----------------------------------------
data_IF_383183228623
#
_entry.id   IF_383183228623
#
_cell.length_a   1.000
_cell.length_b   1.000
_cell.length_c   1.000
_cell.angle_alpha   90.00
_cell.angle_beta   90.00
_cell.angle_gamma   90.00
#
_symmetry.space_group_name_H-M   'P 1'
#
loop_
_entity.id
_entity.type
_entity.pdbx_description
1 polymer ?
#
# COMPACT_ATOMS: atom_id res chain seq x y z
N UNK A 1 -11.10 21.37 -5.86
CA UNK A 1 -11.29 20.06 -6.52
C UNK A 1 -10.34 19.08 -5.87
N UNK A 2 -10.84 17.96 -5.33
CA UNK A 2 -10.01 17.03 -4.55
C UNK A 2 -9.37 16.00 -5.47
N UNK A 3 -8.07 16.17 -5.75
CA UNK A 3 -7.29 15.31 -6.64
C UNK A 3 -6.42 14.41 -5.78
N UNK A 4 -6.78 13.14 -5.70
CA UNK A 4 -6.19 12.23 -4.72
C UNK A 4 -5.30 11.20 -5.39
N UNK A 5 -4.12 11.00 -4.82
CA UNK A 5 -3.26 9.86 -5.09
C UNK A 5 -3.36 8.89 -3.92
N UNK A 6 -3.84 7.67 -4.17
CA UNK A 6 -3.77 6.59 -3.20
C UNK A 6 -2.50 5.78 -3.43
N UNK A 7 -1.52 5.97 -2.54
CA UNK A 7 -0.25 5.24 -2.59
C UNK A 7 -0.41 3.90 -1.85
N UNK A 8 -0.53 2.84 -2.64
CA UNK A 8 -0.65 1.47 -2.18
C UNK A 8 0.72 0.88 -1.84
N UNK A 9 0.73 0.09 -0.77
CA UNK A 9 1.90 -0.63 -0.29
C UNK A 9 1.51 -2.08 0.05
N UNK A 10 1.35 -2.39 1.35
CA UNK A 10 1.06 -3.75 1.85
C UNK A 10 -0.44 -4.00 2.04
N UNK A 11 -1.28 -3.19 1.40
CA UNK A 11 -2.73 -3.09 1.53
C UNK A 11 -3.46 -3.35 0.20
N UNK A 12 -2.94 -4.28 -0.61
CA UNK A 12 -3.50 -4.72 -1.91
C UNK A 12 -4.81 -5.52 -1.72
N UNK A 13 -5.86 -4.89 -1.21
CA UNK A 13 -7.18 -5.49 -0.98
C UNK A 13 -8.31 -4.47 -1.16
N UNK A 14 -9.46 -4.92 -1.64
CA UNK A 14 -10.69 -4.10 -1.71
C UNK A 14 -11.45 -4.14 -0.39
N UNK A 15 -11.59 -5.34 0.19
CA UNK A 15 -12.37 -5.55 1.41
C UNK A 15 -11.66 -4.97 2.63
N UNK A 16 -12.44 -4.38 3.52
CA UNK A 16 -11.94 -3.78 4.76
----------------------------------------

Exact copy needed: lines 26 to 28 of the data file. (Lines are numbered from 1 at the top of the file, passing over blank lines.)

C UNK A 2 -9.37 16.00 -5.47
N UNK A 3 -8.07 16.17 -5.75
CA UNK A 3 -7.29 15.31 -6.64